After his playing days were numbered, dad became much more involved in the coaching world. I was fortunate enough to have him coach me all 10 years that I played in North Battleford. He was an excellent coach! His determination, hard work and knowledge for the game helped us have many successful seasons. For me personally, Dad was my most influential coach and I know I would not have had the career that I did without him there every step of the way. We would always talk about our games after they were over and of course what I should have done better. But It was in these small conversations that I learned so much about the game and many of those lessons enabled me to have success as I carried on in my career. As I look out and see many of my former team mates, I know it wasn’t just what dad taught us on the baseball field that was important but more so the lessons he taught us about life and how he led us by example and was such a tremendous role model for us all.

Dad was also an avid fisherman. Taught to fish by his dad and uncle Elie, you could find dad out on a lake any chance he could get. With his yearly excursions to Flotten, or Meeting lake with his brother Donnie and friends Jerry and Kent he  was sure to keep his skills sharp. There was always competition to see who could catch the most fish. Dad always told me that he was usually the winner although I find this somewhat suspicious having been fishing with him a fair number of times at Meeting lake and not catching anything! (Must have just been the wrong time of year) If he was successful on these trips, maybe it was because, according to Jerry, he had a lure for pretty much any fish you could think of. Despite that, he would generally stick with a few old faithfuls, such as a jig with a yellow tail, or the spin’n’glow because those were what he found the most success with catching his favourite fish, the coveted “walleye!”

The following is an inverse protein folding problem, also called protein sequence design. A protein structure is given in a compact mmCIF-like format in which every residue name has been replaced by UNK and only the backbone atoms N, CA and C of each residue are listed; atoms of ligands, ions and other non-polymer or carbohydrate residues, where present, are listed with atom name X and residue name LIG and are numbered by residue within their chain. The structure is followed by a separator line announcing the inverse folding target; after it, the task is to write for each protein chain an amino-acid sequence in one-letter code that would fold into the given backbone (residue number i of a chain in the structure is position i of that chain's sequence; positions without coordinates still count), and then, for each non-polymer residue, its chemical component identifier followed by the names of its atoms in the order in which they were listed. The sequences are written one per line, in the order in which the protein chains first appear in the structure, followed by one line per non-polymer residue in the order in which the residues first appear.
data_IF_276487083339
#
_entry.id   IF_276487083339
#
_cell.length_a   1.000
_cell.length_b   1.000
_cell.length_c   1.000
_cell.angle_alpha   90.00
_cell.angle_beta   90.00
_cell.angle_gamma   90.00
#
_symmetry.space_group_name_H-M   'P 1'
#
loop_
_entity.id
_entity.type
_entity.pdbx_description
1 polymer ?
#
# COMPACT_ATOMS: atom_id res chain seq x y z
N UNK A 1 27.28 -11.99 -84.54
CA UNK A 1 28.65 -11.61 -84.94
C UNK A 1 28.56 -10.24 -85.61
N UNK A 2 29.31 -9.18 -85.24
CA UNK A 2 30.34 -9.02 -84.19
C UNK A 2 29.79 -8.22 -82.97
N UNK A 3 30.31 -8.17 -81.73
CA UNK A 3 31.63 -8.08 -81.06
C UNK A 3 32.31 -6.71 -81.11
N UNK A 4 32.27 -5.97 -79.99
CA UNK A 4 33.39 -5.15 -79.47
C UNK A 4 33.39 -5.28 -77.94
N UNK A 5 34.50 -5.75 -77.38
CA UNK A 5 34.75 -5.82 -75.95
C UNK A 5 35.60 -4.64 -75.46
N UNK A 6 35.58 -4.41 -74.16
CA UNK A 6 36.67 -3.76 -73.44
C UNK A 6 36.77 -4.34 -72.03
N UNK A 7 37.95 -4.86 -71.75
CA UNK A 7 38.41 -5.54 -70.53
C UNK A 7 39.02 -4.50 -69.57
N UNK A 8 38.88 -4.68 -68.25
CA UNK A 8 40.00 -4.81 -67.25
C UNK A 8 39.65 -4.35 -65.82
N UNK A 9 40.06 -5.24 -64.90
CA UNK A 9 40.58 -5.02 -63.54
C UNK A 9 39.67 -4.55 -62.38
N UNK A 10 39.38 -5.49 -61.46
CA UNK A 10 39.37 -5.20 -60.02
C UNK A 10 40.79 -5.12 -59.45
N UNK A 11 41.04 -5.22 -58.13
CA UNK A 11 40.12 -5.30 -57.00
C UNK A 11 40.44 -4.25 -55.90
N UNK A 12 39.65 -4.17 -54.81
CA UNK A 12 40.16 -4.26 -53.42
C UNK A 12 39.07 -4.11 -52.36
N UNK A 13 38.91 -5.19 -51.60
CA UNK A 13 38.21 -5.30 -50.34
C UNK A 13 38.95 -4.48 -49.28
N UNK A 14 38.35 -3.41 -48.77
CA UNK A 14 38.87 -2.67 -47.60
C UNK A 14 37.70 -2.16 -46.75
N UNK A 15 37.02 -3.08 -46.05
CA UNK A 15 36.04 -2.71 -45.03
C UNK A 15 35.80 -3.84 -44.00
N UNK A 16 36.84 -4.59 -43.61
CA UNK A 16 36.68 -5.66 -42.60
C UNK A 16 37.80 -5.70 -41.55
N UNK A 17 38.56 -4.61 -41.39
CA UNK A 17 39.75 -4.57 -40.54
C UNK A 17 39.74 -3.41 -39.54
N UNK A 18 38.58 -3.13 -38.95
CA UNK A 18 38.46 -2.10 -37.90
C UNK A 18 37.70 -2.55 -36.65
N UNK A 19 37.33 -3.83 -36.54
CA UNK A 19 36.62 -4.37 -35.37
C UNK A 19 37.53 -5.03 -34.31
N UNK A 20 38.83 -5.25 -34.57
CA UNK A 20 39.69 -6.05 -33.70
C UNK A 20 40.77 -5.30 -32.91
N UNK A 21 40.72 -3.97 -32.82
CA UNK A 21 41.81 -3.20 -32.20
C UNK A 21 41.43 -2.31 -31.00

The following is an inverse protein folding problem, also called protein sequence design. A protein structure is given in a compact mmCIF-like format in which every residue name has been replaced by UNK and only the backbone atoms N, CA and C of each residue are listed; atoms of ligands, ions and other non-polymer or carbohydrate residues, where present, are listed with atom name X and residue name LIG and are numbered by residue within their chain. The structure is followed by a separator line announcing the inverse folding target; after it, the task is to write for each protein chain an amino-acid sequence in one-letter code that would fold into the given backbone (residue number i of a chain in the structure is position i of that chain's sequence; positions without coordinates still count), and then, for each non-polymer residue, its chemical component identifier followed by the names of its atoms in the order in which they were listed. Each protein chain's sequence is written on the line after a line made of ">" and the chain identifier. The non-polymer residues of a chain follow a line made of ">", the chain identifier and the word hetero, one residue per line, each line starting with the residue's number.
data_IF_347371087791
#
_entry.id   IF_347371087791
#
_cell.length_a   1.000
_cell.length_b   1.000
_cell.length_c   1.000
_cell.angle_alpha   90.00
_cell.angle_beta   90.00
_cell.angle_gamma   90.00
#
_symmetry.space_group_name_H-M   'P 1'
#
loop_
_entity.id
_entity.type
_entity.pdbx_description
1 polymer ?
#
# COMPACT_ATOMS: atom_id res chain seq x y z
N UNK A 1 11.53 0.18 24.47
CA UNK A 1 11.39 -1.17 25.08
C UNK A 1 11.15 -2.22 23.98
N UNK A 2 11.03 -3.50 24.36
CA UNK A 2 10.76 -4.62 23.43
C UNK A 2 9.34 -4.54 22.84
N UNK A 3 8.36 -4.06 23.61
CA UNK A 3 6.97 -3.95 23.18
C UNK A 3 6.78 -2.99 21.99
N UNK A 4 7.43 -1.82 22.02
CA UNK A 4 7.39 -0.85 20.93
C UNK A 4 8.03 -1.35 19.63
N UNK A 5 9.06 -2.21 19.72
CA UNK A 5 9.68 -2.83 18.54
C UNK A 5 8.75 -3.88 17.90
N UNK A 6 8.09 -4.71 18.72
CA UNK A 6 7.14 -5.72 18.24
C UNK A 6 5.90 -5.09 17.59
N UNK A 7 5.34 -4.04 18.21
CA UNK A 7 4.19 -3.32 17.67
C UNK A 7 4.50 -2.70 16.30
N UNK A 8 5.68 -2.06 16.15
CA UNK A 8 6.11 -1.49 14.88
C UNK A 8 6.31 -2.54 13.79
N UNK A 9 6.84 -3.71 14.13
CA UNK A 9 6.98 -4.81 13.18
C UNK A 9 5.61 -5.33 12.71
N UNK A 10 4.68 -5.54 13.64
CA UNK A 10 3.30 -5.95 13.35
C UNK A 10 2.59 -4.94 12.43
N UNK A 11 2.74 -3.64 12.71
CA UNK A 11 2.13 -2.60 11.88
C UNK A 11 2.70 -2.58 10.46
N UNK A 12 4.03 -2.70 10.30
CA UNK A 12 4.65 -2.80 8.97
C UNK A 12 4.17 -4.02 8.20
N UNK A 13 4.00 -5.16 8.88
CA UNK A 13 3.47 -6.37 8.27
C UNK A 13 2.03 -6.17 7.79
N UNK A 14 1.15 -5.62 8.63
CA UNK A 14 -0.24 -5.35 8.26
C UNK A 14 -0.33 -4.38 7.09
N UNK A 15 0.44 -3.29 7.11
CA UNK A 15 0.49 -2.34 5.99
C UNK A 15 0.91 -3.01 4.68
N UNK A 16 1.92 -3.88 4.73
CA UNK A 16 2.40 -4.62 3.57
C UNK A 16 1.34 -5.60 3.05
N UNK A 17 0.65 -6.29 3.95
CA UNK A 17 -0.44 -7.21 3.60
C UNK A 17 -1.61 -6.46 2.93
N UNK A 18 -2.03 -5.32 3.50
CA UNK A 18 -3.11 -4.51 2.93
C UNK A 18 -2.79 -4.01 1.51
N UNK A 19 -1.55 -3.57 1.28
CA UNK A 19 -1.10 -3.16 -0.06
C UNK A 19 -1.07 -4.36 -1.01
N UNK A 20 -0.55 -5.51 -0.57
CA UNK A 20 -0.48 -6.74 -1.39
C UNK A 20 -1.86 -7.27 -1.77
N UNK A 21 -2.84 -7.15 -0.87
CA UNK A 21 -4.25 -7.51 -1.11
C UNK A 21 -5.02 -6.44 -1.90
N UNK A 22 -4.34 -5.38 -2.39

As a family man, Dad was a faithful and loving husband and father. His relationship with Mom was a true example of how to live in faith and raise a family. As a father, he was not a man that expressed a lot of emotion, but he always showed us that he cared with his actions! He was always willing to do anything for us. Whether it be driving all the way to Saskatoon to pick Pam up after her car had broken down again, or the hours he would spend with me playing catch in the yard and giving me tips and advice on how to get better, or for Christine the hug he gave her on her first Christmas where she had to stay behind.